Self-Destructing Latent Fluorophores for Dynamic Imaging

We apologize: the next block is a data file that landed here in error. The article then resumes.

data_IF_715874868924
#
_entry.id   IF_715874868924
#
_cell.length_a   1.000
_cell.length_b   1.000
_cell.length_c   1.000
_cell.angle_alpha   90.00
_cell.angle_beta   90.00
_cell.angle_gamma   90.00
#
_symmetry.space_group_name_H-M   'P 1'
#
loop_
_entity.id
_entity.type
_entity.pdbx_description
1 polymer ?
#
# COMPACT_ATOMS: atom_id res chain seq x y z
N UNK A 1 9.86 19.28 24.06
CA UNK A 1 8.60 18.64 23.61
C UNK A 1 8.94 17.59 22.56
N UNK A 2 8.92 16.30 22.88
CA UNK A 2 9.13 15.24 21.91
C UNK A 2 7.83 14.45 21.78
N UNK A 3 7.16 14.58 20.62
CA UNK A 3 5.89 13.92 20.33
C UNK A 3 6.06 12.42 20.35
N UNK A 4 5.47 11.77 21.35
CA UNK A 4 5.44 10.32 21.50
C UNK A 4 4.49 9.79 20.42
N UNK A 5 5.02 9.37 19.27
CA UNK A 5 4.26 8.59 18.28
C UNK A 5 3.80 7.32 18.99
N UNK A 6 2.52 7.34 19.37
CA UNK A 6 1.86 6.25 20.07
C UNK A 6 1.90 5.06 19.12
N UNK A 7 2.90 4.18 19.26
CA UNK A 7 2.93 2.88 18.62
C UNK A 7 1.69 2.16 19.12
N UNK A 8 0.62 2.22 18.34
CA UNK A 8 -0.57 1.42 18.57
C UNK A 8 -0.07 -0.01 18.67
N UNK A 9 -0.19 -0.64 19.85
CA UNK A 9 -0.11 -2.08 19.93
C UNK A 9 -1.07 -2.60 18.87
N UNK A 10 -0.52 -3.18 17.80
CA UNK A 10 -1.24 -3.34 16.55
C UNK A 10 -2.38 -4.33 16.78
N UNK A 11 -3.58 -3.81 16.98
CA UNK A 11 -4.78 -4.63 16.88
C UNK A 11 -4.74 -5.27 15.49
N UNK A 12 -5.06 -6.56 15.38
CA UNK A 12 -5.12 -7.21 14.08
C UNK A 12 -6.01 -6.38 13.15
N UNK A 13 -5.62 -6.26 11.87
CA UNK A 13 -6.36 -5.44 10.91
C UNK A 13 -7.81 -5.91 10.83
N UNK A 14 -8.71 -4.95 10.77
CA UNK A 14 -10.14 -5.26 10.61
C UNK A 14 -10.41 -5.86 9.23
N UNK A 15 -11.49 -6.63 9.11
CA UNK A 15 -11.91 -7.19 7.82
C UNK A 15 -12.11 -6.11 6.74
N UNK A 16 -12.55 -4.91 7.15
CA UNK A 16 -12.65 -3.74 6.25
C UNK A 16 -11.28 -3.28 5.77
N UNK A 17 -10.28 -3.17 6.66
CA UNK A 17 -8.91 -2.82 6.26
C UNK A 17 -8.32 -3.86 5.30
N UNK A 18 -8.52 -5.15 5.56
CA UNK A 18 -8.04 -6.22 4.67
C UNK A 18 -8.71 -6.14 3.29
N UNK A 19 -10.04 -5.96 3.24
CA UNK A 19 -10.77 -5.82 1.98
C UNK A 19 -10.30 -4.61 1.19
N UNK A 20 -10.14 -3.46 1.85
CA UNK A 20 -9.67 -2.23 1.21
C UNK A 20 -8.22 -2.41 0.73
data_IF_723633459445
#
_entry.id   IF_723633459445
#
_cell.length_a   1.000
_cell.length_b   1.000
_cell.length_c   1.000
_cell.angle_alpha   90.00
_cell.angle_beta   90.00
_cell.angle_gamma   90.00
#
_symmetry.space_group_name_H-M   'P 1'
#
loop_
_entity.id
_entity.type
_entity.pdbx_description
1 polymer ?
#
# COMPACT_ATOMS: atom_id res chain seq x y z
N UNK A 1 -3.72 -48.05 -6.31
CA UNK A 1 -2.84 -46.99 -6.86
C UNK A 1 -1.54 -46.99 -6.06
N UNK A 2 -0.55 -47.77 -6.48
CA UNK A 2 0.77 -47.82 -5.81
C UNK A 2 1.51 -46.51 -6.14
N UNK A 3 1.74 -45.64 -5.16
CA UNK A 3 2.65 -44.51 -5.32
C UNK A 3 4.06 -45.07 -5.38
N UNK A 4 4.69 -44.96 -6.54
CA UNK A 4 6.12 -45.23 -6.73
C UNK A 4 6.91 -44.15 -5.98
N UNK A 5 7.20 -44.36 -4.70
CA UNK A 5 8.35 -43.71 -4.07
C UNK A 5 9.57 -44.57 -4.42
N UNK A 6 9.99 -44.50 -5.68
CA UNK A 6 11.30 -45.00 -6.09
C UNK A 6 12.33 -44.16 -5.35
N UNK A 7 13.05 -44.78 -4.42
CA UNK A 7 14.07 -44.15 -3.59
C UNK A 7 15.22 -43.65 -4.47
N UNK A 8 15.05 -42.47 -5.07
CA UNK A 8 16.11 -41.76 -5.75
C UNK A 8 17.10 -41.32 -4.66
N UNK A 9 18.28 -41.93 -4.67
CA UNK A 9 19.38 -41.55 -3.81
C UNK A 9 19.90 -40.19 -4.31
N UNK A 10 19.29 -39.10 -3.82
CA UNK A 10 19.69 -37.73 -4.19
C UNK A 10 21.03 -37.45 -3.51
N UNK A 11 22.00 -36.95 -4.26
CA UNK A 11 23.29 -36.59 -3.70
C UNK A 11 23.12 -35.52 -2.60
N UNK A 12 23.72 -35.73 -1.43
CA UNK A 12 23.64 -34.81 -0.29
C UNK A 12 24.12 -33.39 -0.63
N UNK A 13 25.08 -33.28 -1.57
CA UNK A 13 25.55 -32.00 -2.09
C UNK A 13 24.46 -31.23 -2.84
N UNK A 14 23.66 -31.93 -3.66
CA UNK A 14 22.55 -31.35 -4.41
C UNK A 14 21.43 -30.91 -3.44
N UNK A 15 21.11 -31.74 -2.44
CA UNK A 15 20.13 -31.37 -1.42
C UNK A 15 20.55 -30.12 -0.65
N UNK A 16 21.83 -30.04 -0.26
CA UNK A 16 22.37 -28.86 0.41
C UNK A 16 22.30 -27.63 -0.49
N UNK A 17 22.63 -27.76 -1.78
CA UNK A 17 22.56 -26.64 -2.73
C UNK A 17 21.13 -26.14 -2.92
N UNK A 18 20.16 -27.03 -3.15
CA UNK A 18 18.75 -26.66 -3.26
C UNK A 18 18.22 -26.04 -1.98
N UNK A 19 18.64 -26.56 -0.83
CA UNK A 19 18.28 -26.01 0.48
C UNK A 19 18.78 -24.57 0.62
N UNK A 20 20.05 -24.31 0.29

Bio-imaging – the various processes by which scientists are able to peer into living organisms – has yielded astonishing advancements in pure knowledge, as well as new medical treatments and an increasing ability to manipulate various organisms. But bio-imaging has yet to reach its full potential, Winter points out, because researchers lack chemical probes that can fully reveal how enzymes behave in living cells. (Enzymes are proteins that act as catalysts, speeding up or inhibiting the work of the cell as programmed by the DNA instructions contained in the cell’s nucleus.) Currently, fluorescent dyes are used to reveal enzyme activity. But the problem is that these dyes can’t be “switched off,” a shortcoming that limits researchers to a “snapshot” view of an enzyme at work. What’s needed is moving pictures. To achieve this goal, Winter proposes incorporating a molecular “suicide switch” into the chemical structure of the dyes to kill their glow when required. Given a “family” of these dyes that go dark at various tunable rates, researchers will be better able to image both fast and slow enzyme activities in the cell in real time. Winter’s education plan involves three major initiatives that fit with Iowa State’s mission: He will expose freshmen in advanced general chemistry classes to real-world research much earlier in their academic careers by giving them the opportunity to interview successful female faculty, with the video interviews posted online. He will also edit a new edition of Pushing Electrons, a workbook for undergraduate organic chemistry. And he will add new animated illustrations to his highly-popular Organic Chemistry Help! Website (chemhelper.com). It helps undergraduates to visualize chemical reactions.